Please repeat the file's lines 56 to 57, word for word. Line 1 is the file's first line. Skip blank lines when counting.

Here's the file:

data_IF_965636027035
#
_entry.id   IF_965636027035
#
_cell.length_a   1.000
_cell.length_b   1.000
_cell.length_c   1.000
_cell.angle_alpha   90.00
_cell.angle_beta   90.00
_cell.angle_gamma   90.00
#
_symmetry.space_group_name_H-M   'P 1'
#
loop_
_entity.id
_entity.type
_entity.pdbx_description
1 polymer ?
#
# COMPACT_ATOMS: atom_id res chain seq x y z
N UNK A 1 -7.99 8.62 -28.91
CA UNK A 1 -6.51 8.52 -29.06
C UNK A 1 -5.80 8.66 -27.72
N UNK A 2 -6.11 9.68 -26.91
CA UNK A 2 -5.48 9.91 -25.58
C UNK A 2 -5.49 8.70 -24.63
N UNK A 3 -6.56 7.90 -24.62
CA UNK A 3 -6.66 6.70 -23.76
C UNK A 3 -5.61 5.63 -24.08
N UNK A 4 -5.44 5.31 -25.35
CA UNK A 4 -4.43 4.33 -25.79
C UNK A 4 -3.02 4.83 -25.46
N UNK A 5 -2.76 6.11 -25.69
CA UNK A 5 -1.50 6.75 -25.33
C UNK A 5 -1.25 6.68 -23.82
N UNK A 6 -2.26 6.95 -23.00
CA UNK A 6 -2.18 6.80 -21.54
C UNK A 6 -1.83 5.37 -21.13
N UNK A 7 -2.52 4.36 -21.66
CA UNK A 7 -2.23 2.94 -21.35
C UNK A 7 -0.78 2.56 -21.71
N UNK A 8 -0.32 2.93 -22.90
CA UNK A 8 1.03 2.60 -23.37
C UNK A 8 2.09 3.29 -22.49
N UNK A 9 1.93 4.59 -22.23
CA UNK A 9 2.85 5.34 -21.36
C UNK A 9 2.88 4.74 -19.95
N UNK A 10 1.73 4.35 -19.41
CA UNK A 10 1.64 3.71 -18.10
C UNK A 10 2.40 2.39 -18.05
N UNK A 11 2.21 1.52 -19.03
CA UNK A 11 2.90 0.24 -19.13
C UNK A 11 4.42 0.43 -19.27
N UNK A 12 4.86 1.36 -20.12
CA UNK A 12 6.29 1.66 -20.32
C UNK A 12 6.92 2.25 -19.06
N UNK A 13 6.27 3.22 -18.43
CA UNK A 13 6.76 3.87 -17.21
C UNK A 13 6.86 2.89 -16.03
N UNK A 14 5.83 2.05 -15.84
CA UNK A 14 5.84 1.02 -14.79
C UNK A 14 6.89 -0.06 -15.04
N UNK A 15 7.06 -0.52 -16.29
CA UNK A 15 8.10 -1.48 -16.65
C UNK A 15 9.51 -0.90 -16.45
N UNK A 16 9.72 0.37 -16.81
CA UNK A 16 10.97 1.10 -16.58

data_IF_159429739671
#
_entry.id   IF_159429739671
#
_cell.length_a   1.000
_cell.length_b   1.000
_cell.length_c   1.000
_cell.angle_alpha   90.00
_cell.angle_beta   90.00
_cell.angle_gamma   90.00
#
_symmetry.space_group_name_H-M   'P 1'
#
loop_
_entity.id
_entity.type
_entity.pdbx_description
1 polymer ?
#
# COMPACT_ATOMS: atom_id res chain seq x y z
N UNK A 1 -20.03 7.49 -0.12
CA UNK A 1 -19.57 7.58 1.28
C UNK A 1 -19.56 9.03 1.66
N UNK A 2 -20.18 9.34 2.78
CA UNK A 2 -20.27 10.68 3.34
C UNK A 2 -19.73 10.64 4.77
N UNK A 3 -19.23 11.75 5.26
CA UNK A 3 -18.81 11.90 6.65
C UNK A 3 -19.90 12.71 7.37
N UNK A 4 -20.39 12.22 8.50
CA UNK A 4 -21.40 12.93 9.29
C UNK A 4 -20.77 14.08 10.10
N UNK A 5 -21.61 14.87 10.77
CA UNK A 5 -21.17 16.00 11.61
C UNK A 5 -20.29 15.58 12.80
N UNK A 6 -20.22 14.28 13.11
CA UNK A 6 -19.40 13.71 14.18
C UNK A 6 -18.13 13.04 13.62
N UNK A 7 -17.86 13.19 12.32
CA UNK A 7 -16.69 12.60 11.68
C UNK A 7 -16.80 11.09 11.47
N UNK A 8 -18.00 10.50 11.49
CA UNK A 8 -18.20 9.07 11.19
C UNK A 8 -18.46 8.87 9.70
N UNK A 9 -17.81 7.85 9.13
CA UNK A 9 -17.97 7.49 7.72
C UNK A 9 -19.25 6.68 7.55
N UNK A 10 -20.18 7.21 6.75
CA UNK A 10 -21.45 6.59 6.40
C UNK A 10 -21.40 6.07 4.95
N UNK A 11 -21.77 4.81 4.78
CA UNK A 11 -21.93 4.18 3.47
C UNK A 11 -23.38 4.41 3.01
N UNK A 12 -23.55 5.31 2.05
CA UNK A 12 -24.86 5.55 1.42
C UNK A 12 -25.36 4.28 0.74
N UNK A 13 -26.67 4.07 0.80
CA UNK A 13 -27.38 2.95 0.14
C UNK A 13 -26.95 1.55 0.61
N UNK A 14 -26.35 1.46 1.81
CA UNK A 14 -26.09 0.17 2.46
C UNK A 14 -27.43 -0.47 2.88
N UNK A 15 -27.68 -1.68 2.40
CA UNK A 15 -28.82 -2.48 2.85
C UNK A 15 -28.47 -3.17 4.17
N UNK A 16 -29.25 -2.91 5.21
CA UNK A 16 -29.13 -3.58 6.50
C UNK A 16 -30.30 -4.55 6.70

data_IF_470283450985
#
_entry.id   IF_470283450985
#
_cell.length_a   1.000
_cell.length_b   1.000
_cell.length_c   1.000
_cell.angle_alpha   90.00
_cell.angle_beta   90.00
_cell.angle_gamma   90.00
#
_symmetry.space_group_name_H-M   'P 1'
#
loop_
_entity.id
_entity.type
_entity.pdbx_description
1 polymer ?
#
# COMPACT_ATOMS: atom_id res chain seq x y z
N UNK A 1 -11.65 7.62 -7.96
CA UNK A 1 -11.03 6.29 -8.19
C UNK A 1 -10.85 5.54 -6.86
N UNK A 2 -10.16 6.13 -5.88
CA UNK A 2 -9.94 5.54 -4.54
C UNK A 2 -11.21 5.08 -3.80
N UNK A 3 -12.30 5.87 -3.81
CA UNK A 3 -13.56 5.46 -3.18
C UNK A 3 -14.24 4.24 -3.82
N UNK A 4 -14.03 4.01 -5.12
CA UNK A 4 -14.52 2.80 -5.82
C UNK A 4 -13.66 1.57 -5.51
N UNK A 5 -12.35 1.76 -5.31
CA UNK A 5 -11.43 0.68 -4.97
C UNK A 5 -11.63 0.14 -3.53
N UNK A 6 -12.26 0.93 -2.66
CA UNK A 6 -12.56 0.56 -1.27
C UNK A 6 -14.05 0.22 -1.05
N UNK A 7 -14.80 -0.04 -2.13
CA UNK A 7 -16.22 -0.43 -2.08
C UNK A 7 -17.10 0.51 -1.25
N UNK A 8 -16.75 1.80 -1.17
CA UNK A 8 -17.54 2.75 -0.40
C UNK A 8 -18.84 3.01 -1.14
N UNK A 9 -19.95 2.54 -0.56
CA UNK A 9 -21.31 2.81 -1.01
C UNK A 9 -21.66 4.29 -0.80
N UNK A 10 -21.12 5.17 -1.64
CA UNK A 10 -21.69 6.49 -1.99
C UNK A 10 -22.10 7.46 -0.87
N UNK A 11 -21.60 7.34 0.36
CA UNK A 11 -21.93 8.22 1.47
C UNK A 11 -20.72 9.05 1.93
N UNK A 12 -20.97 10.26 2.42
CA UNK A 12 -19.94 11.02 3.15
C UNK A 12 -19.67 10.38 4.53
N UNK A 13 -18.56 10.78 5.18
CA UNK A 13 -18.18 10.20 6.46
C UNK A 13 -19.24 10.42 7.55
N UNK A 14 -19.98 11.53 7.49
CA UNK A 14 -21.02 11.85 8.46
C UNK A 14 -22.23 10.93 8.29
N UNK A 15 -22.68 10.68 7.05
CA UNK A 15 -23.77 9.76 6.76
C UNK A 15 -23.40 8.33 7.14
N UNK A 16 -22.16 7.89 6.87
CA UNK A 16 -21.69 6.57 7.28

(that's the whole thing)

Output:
C UNK A 12 6.92 2.25 -19.06
N UNK A 13 6.27 3.22 -18.43